Hoeven Working to Bring Allam Cycle to North Dakota, Secure the Future of Energy Development

Senator Outlines Efforts to Develop CCS for Traditional & Renewable Fuels, Provide Regulatory Relief

BISMARCK, N.D. – At the EmPower ND Energy Conference today, Senator John Hoeven today outlined his efforts to ensure the robust development of all of America’s energy resources. The senator stressed the importance of innovation and new technologies to produce more energy with better environmental stewardship, which lowers costs for consumers and businesses while also providing good jobs and energy security for the nation. Hoeven hosts the annual energy conference, now in its 10th year, with North Dakota’s congressional delegation and governor, Bismarck State College, Great Plains Energy Corridor, KLJ and the North Dakota Department of Commerce. 

“Our energy plan, Empower North Dakota, has been all about making our state a leader in energy development, both in traditional and renewable energy,” said Hoeven. “By combining the right kind of pro-growth policies with technology development, we have positioned our state at the forefront of the nation’s energy future. That’s why we continue to promote projects like the Allam Cycle and secure the funding and support from federal officials we need to develop this technology right here in North Dakota. At the same time, we are working to bring those same policies that made our state an energy leader to the federal level, like providing a cost-effective regulatory environment.”   

Developing Carbon Capture and Sequestration (CCS) Technology

Hoeven’s ongoing work dovetails with this year’s keynote speaker, NET Power CEO Bill Brown. NET Power is currently operating a demonstration project in LaPorte, Texas, for the Allam Cycle, technology to reduce CO2 emissions and increase efficiency in new coal-fired and natural gas power plants. The senator is supporting the efforts of the Energy and Environmental Research Center (EERC) at the University of North Dakota (UND) and others to bring this technology to North Dakota and also develop Project Tundra, a full-plant scrubbing technology project to retrofit existing plants to capture CO2. To this end, Hoeven has secured a commitment from Energy Secretary Rick Perry to support CCS projects like these and continues working to provide funding through the Energy Appropriations Committee to advance efforts to reduce emissions for both traditional and renewable fuels.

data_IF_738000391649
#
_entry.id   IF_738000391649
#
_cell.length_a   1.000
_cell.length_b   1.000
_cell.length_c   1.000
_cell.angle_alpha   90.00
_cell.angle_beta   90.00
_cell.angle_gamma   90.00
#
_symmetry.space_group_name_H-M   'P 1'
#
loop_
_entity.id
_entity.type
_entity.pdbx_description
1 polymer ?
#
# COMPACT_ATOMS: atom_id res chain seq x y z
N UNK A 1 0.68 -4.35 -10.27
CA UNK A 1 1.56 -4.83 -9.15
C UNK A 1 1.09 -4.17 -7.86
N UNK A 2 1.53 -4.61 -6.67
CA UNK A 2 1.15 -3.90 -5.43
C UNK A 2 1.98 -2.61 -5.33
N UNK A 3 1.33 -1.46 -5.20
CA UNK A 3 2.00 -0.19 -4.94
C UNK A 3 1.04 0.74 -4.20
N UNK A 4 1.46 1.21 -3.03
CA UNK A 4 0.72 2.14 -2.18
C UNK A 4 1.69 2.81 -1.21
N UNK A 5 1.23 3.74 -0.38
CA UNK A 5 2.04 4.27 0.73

In fact, Hoeven successfully included $6 million in the Fiscal Year (FY) 2017 funding bill for the design and testing of a commercially-viable carbon capture project at the coal-fueled plant, like Project Tundra. At the same time, Hoeven secured regulatory primacy for North Dakota over Class VI injection wells, which are used for the geologic or long-term storage of CO2, the first such approval in the nation. This authority will help advance CCS projects across the state, including the one at Red Trail Energy’s ethanol plant in Richardton, which will enable the company to sell its ethanol to states that have emission requirements for fuels, like California. This work is further supported by Hoeven’s recent reintroduction of the CO2 Regulatory Certainty Act, legislation that aligns tax guidelines with existing federal regulations at the EPA to ensure CCS project developers can use the Section 45Q tax credit.

Advancing Regulatory Relief

In addition to supporting new innovations in energy production, Hoeven continues to advance regulatory relief for the nation’s energy developers. His recent efforts include:

  • Stopping the Waters of the U.S. Rule  Hoeven worked through the Appropriations Committee to defund the regulation in 2016 and 2017. EPA and the U.S. Army Corps of Engineers recently issued a proposal to restore the regulations that were in place prior to WOTUS, which was issued in 2015. This is the first of two steps established by the executive order signed by the president in February.
  • Repealing the Stream Buffer Rule – Hoeven helped introduce and pass legislation to rescind the one-size-fits-all Stream Buffer Rule, which was primarily based on mining practices in the Appalachian region and threatened to eliminate thousands of mining jobs.
  • Rolling Back Burdensome Regulations – Hoeven joined the President and Interior Secretary to implement executive orders and begin rolling back regulations that hamper domestic energy production, including the EPA’s costly rules for coal-generating power plants, the Bureau of Land Management’s (BLM) hydraulic fracturing rule for federal lands, BLM’s methane rule and the moratorium on federal coal leasing. The senator also cosponsored and voted for a resolution to repeal the BLM methane rule, for which the administration has proposed a three-year delay while it works to review and rescind the rule.
  • Rescinding BLM “Planning 2.0” – Hoeven cosponsored and helped pass a resolution under the Congressional Review Act (CRA) to repeal the rule. This maintained multiple-use requirements for federal lands, including energy development.